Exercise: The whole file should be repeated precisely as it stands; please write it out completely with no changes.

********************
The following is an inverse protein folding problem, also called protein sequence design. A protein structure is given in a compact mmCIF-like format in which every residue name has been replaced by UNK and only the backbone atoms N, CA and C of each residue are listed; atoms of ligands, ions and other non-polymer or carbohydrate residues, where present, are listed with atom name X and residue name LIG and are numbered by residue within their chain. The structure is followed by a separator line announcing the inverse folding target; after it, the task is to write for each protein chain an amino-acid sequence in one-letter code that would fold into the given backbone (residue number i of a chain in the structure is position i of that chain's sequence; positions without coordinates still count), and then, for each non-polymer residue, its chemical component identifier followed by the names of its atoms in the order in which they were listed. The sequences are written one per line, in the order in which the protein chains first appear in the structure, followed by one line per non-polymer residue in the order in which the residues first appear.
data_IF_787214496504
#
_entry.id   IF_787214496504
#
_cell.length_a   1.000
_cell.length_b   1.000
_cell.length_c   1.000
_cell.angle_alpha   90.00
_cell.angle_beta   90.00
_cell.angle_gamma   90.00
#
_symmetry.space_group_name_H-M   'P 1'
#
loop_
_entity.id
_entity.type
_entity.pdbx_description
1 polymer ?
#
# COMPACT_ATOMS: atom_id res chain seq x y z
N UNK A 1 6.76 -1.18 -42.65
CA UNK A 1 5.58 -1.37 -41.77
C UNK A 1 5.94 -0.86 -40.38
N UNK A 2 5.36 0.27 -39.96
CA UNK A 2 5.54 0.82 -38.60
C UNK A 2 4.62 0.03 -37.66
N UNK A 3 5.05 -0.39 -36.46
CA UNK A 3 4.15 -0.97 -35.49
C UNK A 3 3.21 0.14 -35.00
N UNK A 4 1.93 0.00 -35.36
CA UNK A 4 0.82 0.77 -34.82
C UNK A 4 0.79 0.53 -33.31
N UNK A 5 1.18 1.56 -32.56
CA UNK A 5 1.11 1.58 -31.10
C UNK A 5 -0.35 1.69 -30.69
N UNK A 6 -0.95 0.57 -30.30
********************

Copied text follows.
The following is an inverse protein folding problem, also called protein sequence design. A protein structure is given in a compact mmCIF-like format in which every residue name has been replaced by UNK and only the backbone atoms N, CA and C of each residue are listed; atoms of ligands, ions and other non-polymer or carbohydrate residues, where present, are listed with atom name X and residue name LIG and are numbered by residue within their chain. The structure is followed by a separator line announcing the inverse folding target; after it, the task is to write for each protein chain an amino-acid sequence in one-letter code that would fold into the given backbone (residue number i of a chain in the structure is position i of that chain's sequence; positions without coordinates still count), and then, for each non-polymer residue, its chemical component identifier followed by the names of its atoms in the order in which they were listed. The sequences are written one per line, in the order in which the protein chains first appear in the structure, followed by one line per non-polymer residue in the order in which the residues first appear.
data_IF_787214496504
#
_entry.id   IF_787214496504
#
_cell.length_a   1.000
_cell.length_b   1.000
_cell.length_c   1.000
_cell.angle_alpha   90.00
_cell.angle_beta   90.00
_cell.angle_gamma   90.00
#
_symmetry.space_group_name_H-M   'P 1'
#
loop_
_entity.id
_entity.type
_entity.pdbx_description
1 polymer ?
#
# COMPACT_ATOMS: atom_id res chain seq x y z
N UNK A 1 6.76 -1.18 -42.65
CA UNK A 1 5.58 -1.37 -41.77
C UNK A 1 5.94 -0.86 -40.38
N UNK A 2 5.36 0.27 -39.96
CA UNK A 2 5.54 0.82 -38.60
C UNK A 2 4.62 0.03 -37.66
N UNK A 3 5.05 -0.39 -36.46
CA UNK A 3 4.15 -0.97 -35.49
C UNK A 3 3.21 0.14 -35.00
N UNK A 4 1.93 0.00 -35.36
CA UNK A 4 0.82 0.77 -34.82
C UNK A 4 0.79 0.53 -33.31
N UNK A 5 1.18 1.56 -32.56
CA UNK A 5 1.11 1.58 -31.10
C UNK A 5 -0.35 1.69 -30.69
N UNK A 6 -0.95 0.57 -30.30